But part of how you’re creating a worldwide empire is by giving the Mohists a technological lead. I’m going to guess that you bring them up to the industrial revolution or so.
In that case I think what you’ve done is essentially risk 2 thousand years of time for humans to live life on Earth, balancing this against the gamble that a Mohist empire offers a somewhat more sane and stable environment in which to navigate technological risks.
This seems like a bad bargain to me.
Couldn’t that have the effect of dramatically accelerating human technological progress, without sufficiently increasing the quality of government or the state of AI safety?You aren’t bringing democracy or other significantly improved governmental forms to the world. In the end it’s just another empire. It might last a few thousand years if you’re really lucky.
Hmm I don’t share this intuition. I think a possible crux is answering the following question:
Relative to possible historical trajectories, is our current trajectory unusually likely or unlikely to navigate existential risk well?
I claim that unless you have good outside view or inside view reasons to believe otherwise, you should basically assume our current trajectory is ~50th percentile of possible worlds. (One possible reason to think we’re better than average is anthropic survivorship bias, but I don’t find it plausible since I’m not aware of any extinction-level near misses).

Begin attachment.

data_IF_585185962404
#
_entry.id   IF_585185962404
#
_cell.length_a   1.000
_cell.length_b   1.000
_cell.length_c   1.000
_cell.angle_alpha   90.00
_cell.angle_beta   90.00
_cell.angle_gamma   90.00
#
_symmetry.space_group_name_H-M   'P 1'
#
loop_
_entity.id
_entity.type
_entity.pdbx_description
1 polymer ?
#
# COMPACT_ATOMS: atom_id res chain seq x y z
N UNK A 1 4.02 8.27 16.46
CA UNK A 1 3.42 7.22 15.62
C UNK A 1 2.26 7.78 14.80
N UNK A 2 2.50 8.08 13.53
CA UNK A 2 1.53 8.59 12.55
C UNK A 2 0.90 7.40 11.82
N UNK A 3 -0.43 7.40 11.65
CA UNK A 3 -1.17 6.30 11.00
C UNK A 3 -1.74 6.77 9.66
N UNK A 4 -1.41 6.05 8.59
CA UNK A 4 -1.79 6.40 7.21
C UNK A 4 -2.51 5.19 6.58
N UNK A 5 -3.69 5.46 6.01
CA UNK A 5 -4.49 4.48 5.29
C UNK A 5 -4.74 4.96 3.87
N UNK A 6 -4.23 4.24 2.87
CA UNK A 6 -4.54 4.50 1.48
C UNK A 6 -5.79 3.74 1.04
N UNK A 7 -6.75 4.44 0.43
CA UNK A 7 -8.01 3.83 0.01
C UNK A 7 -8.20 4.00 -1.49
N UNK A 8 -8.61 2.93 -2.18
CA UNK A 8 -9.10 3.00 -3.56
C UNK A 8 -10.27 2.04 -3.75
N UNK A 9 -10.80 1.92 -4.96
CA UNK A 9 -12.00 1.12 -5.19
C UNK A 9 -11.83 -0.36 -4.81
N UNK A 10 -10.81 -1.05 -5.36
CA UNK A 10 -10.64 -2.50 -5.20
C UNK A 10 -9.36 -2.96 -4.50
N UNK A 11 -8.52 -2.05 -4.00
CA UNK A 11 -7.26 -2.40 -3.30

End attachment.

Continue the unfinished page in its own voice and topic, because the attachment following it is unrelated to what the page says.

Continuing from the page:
With the 50th percentile baseline in mind, I think that a culture that is broadly
one-world government (so lower potential for race dynamics)
permissive of privacy violations for the greater good
prone to long reflection and careful tradeoffs
has ancient texts explicitly warning of a) the dangers of apocalypse and b) a strong ingrained belief that the end of the world, is, in fact, bad.
Specific scenarios (from the ancient texts) warning of specific anticipated anthropogenic risks (dangers of intelligent golems, widespread disease, etc)
seems to just have a significantly better shot at avoiding accidental existential catastrophe than our current timeline. For example, you can imagine them spending percentage points of their economy on mitigating existential risks, the best scholars of their generation taking differential technological progress seriously, bureaucracies willing to delay dangerous technologies, etc.
Does this seem right to you? If not, approximately what percentile you will place our current trajectory?